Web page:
The period after the Second World War found the UK economy in ruins, its entire infrastructure was destroyed. The country's confidence in its currency was at a low level. On the other hand, the United States, thanks to its physical isolation, remained relatively untouched by the war. Their industrial might was probably ready to be turned on for civilian purposes. This led to a significant increase in the value of the dollar, which became the reserve currency of choice and held international financial markets together.
In July 1944, the Bretton Woods Agreement on the Post-war monetary System was concluded, 45 countries participated in it at the request of the United States; the conference formulated a new international financial structure. This structure was designed to ensure prosperity in the post-war period and prevent a repeat of the global depression of the 1930s.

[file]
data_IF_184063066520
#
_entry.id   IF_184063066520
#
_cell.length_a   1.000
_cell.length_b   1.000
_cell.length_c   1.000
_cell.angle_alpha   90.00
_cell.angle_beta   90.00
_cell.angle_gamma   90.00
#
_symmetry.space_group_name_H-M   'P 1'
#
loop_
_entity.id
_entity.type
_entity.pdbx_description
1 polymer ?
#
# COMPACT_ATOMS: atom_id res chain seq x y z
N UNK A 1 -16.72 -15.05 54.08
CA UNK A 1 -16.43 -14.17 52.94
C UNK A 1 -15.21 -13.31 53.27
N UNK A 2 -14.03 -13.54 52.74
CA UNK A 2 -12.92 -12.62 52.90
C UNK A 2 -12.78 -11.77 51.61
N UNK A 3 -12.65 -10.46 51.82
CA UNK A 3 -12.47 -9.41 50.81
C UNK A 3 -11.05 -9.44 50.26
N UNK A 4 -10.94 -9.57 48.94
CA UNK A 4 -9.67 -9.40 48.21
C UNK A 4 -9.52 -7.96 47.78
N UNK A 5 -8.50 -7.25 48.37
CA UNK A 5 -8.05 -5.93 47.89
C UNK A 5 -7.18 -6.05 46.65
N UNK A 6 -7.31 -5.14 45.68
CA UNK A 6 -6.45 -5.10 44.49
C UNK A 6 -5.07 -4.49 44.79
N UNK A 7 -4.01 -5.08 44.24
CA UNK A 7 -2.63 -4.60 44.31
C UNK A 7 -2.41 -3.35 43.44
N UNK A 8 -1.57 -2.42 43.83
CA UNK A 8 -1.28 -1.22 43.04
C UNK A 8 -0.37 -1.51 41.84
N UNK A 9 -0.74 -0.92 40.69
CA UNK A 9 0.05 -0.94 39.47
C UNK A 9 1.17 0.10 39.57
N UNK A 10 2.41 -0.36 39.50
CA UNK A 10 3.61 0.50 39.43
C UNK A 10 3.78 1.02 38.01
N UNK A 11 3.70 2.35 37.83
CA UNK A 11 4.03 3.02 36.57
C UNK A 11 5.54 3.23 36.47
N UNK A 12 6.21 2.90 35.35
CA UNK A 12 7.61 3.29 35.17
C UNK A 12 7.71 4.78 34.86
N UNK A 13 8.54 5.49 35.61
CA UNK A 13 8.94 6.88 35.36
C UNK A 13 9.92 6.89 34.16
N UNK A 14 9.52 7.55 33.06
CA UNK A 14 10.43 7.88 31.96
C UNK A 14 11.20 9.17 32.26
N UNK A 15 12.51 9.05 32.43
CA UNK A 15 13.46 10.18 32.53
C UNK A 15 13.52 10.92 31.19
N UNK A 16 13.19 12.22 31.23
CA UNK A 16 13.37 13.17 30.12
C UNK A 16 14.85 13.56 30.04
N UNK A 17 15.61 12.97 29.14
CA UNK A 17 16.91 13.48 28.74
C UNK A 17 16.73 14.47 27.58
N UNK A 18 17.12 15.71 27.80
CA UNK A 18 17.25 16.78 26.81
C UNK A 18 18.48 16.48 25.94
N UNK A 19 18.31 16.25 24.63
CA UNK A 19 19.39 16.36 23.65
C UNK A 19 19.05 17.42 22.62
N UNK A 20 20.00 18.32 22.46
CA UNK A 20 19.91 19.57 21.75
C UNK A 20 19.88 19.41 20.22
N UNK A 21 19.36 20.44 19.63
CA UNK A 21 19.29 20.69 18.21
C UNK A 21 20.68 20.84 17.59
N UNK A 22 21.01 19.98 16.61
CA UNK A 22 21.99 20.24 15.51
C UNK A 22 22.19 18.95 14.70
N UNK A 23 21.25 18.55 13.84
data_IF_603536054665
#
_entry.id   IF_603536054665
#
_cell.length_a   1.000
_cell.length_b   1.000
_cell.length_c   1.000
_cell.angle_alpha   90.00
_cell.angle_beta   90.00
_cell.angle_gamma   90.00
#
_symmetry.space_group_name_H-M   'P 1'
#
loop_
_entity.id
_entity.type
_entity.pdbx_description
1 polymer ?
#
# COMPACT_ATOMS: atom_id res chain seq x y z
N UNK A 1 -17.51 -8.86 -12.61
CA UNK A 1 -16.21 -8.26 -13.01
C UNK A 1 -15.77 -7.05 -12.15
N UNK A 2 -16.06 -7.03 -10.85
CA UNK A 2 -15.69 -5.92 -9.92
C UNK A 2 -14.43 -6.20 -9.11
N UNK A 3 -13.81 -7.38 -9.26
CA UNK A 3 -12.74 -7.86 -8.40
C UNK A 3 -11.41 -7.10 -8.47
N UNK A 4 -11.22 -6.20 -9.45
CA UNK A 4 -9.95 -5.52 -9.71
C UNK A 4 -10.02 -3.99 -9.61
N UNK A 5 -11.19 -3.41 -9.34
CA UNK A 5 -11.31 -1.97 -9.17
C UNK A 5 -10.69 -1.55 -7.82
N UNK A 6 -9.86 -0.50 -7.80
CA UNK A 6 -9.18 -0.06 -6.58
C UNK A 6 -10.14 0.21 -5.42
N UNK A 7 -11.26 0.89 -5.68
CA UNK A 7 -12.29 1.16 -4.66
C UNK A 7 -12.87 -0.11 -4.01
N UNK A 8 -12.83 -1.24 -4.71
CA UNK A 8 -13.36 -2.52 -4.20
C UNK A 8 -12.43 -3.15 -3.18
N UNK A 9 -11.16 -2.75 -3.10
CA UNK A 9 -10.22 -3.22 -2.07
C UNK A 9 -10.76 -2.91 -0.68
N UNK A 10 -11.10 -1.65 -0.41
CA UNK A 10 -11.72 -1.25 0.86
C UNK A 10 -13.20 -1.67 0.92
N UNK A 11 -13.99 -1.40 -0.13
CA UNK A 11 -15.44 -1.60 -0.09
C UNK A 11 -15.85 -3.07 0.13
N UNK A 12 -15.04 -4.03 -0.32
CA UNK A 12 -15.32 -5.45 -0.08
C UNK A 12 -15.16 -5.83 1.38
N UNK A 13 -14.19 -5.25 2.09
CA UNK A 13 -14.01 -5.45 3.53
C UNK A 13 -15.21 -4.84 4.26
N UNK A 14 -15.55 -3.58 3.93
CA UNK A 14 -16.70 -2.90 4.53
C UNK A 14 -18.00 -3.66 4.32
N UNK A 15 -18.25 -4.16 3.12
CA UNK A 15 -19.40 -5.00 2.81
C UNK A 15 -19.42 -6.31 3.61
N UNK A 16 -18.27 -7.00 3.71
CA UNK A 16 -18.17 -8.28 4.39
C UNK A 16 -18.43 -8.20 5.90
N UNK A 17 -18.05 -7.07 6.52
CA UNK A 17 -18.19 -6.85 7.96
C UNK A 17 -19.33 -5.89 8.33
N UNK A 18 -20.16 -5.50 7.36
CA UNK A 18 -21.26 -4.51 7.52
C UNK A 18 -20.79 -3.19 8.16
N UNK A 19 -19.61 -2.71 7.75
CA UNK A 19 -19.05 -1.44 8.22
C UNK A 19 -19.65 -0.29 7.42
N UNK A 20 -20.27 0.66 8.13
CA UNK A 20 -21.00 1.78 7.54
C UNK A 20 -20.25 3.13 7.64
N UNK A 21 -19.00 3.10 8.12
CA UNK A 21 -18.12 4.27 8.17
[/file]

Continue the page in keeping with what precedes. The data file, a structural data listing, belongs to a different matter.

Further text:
Named after a resort hotel in New Hampshire, the Bretton Woods system gave official status to the US dollar as a new global reserve currency, fixing its value against gold. The United States assumed responsibility for ensuring convertibility, while other currencies were pegged to the dollar.
Among the key features of the new framework were:
- International Monetary Fund.
- The World Bank.